Speaking for myself, I would love to be that forgiving, compassionate, turn-the-other-cheek Christ-like figure. But I’m not there. Right now my compassion is for those who may suffer most under this administration. While I admire you for seeking to understand why some people thought Trump was the better choice, I need to direct my attention to those who didn’t understand the ramifications of not voting at all and to offer moral support to those who, as you say, “lost.” There are a lot of us feeling “lost.” Through marching, through speaking out, we hope to find ourselves again, to find a voice, and to do what we can to influence the forces for good in government and in the private sector.
I believed that I didn’t need to explain myself to those who didn’t understand why we marched. But when it was you — someone I care for so deeply — then I had to say something. Of course, there’s more. I could explain that while I don’t know everything about Trump supporters, I don’t live in a bubble. I have relatives who voted for him because they wanted to see Obama and Hilary locked up, and they want expanded gun rights. These are people who have never suffered any want in their lives, but for some reason they’re afraid that someone is going to take away their rights. In fact, they want me to get a gun. So I can live in fear as they do. And I know others who believe that the lives of the “unborn” are more important than the rights of women, more important than issues of character, and more important than the climate. I don’t hate these people, but I have no respect for their limited idea of what it means to be a Christian, for their limited idea of God and of life -- as if life could ever be snuffed out. Finally, I lived with a right-wing Republican for more than 20 years. And I have seen the blatant disregard for others in that world-view. I loved that person but that did not blind me to the misguided nature of his views.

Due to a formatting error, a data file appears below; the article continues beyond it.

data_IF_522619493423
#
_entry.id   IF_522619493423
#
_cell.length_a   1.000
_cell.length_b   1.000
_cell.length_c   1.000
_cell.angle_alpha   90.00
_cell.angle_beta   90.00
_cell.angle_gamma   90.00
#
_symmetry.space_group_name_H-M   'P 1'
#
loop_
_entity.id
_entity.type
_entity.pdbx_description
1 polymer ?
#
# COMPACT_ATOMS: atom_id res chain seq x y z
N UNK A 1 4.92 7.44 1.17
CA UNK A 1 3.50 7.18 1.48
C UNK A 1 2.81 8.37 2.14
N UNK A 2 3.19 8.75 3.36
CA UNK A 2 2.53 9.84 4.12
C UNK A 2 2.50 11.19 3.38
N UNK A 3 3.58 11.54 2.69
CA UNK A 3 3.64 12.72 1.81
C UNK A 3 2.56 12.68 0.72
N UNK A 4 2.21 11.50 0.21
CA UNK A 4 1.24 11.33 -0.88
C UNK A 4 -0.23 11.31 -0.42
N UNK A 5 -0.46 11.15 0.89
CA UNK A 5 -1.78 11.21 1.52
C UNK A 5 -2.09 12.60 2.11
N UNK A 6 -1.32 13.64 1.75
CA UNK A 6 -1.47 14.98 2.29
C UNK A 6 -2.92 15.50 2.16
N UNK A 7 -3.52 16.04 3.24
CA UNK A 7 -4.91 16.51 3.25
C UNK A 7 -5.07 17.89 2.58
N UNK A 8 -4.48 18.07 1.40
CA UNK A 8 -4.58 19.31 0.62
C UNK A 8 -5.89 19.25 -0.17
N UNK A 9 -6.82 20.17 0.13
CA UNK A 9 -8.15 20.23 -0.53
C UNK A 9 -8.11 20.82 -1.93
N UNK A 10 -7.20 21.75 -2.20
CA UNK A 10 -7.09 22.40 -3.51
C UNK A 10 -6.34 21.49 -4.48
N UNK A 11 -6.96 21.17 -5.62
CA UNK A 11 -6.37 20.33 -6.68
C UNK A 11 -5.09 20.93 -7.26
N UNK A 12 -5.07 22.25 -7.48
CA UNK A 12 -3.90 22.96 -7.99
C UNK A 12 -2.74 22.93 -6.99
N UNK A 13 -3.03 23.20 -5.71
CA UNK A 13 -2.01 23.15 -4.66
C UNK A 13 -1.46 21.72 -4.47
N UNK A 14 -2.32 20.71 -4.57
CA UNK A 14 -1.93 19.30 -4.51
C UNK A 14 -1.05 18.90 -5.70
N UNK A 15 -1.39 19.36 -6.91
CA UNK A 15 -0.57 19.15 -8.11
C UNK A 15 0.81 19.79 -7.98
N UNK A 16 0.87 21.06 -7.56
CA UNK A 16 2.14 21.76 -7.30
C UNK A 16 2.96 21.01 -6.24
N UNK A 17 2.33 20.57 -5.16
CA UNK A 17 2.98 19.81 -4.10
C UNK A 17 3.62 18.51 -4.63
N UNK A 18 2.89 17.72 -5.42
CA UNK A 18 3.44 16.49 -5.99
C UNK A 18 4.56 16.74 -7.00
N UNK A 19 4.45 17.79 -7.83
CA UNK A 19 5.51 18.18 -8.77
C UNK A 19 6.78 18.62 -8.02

So for me, the time for self-reflection is over. It’s time to act. I’m not sure how. I tend to be a more private person. I’d rather sit around and read poetry. So I begin by marching with others, by shouting slogans and chants and by listening to their ideas. Even the ideas of someone as “white and privileged” as Michael Moore. I hope by joining in solidarity with all those who are so deeply disappointed in the outcome of this election, I can offer hope that they are not alone. And I will continue to educate myself and push for a more progressive agenda. I agree with you when you say that the Democrat party needs an overhaul. Obviously, it does. And it begins here. With marching, with empowerment, with joining together in love.
I saw a fierce little girl at the march — shouting and dragging her father behind her. I believe that little girl or someone like her may very well be one of the ones who makes a difference in the future. This march was not against Trump or his supporters. It was for her.
That's what I needed to tell you, my friend. I cherish you. And I hope you do not feel attacked, for that is not my intention.